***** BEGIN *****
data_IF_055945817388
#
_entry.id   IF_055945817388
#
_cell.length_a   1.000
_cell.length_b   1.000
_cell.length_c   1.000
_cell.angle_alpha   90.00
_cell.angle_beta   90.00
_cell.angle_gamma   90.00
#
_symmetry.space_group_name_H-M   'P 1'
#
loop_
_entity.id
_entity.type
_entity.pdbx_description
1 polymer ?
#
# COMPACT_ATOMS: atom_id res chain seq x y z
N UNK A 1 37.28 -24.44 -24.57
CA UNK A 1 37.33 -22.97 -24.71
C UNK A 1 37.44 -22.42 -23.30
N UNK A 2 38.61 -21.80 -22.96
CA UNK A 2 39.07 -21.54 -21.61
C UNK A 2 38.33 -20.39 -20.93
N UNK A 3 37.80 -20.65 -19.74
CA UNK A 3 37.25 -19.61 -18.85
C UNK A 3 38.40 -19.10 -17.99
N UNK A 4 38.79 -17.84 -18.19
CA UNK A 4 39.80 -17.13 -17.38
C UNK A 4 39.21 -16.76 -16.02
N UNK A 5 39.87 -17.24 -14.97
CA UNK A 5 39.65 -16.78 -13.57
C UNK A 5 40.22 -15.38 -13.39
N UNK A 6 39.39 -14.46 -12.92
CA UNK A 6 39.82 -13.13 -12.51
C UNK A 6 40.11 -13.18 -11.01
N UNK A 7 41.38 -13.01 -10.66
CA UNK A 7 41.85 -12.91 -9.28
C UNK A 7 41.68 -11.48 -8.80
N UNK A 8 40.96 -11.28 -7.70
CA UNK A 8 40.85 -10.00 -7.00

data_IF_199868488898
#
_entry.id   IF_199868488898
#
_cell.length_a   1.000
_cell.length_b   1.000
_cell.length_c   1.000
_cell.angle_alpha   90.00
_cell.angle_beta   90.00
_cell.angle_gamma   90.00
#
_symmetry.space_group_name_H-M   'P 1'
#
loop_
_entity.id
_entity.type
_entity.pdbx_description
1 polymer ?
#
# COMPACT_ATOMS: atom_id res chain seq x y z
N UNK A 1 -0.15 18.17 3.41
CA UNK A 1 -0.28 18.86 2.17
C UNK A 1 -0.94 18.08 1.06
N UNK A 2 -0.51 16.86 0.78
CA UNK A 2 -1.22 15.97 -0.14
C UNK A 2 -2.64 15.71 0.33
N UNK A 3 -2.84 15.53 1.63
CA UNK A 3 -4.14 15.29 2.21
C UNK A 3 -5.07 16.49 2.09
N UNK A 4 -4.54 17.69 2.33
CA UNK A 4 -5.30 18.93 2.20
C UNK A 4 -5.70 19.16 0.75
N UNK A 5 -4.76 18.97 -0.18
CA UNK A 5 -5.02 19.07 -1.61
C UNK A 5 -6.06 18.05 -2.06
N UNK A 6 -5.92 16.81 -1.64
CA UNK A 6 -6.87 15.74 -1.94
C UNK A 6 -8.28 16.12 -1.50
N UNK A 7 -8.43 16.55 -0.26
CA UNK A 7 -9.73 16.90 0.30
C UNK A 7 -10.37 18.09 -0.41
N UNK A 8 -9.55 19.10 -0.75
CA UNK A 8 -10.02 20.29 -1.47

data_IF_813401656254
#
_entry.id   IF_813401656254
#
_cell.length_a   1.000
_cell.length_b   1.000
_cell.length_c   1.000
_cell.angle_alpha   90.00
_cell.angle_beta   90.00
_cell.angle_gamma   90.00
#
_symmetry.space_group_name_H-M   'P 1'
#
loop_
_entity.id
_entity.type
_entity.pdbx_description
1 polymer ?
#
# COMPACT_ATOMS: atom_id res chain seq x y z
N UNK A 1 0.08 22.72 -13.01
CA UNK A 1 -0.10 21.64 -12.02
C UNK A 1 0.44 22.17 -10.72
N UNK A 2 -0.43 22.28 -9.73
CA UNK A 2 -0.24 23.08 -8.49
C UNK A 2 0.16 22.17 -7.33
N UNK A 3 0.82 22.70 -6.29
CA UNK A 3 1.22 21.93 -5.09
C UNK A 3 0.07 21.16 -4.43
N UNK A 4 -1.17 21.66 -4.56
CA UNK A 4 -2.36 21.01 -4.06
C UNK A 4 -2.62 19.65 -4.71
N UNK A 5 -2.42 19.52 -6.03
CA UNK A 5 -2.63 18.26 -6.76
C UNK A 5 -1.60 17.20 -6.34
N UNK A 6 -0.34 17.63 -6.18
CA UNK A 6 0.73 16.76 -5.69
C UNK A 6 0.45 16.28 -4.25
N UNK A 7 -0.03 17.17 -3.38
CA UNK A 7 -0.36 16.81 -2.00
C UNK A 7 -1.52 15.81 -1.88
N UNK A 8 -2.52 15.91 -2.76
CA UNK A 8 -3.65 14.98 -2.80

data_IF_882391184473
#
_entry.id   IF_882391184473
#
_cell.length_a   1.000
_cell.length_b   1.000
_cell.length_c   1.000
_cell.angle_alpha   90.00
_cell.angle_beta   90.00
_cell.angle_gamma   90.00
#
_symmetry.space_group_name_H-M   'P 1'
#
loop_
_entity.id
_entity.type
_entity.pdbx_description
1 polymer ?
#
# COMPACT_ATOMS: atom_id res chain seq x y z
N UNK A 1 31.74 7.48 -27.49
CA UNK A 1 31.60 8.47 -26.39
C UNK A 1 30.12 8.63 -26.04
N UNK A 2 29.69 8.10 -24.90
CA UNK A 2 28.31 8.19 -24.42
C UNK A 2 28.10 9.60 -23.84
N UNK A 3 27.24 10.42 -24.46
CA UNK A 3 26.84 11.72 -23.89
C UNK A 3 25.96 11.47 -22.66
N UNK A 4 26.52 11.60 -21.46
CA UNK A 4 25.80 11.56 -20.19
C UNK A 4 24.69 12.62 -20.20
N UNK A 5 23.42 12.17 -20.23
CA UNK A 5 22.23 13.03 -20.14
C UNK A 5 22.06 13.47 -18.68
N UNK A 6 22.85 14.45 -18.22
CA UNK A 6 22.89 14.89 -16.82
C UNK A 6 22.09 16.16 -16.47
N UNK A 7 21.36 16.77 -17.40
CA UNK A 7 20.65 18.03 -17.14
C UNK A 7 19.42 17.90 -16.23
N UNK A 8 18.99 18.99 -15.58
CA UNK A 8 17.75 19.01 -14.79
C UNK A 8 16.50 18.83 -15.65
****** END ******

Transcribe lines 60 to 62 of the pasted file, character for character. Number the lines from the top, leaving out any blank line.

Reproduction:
_entity.pdbx_description
1 polymer ?
#